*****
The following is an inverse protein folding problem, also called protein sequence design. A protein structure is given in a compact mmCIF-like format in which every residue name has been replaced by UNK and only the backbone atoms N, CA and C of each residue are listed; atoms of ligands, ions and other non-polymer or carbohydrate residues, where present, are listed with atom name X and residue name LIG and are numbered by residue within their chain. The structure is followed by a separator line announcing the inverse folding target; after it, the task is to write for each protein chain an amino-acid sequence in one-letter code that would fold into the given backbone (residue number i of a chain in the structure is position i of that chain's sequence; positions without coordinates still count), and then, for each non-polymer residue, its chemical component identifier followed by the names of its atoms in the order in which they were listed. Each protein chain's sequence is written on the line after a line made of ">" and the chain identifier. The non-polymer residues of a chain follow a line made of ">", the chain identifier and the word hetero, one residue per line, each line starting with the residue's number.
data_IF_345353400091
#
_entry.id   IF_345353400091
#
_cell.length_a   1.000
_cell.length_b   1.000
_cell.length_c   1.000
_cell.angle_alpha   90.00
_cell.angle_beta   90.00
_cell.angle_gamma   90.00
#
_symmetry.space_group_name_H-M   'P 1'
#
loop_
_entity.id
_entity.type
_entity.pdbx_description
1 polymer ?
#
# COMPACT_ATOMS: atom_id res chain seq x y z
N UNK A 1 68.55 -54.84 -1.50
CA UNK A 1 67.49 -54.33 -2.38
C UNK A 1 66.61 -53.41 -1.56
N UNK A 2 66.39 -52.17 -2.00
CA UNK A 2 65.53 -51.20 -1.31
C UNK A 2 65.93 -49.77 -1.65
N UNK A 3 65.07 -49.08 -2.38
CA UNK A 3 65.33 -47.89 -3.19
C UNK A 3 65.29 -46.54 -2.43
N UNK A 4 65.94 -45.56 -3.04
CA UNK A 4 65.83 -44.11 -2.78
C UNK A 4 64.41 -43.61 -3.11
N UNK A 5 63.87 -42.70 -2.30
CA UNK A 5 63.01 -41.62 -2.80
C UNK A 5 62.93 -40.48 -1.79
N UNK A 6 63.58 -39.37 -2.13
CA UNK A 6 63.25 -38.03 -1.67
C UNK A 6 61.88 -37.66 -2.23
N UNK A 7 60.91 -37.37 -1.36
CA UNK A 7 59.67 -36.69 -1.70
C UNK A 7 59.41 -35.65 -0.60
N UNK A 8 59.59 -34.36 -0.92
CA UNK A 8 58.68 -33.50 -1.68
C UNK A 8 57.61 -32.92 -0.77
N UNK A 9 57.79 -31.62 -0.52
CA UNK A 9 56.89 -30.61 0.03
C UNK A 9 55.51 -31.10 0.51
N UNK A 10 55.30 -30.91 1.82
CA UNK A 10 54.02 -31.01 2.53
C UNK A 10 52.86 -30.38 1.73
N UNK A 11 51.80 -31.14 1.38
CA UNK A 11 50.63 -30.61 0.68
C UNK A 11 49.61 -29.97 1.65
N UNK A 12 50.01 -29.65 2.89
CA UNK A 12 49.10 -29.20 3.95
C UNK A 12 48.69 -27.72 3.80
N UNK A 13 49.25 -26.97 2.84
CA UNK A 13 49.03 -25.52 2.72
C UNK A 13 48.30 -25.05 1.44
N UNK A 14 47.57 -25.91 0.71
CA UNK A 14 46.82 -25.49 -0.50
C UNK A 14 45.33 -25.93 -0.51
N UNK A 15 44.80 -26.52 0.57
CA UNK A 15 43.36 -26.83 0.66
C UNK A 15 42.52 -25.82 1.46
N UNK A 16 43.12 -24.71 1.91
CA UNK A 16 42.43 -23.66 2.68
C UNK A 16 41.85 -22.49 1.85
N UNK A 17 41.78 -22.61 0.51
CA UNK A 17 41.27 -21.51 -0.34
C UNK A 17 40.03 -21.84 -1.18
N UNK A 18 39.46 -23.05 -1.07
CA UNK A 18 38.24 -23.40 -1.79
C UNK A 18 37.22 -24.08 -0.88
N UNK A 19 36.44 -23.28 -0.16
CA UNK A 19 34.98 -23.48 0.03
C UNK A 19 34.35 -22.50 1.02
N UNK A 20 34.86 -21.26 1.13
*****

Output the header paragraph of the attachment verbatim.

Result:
The following is an inverse protein folding problem, also called protein sequence design. A protein structure is given in a compact mmCIF-like format in which every residue name has been replaced by UNK and only the backbone atoms N, CA and C of each residue are listed; atoms of ligands, ions and other non-polymer or carbohydrate residues, where present, are listed with atom name X and residue name LIG and are numbered by residue within their chain. The structure is followed by a separator line announcing the inverse folding target; after it, the task is to write for each protein chain an amino-acid sequence in one-letter code that would fold into the given backbone (residue number i of a chain in the structure is position i of that chain's sequence; positions without coordinates still count), and then, for each non-polymer residue, its chemical component identifier followed by the names of its atoms in the order in which they were listed. Each protein chain's sequence is written on the line after a line made of ">" and the chain identifier. The non-polymer residues of a chain follow a line made of ">", the chain identifier and the word hetero, one residue per line, each line starting with the residue's number.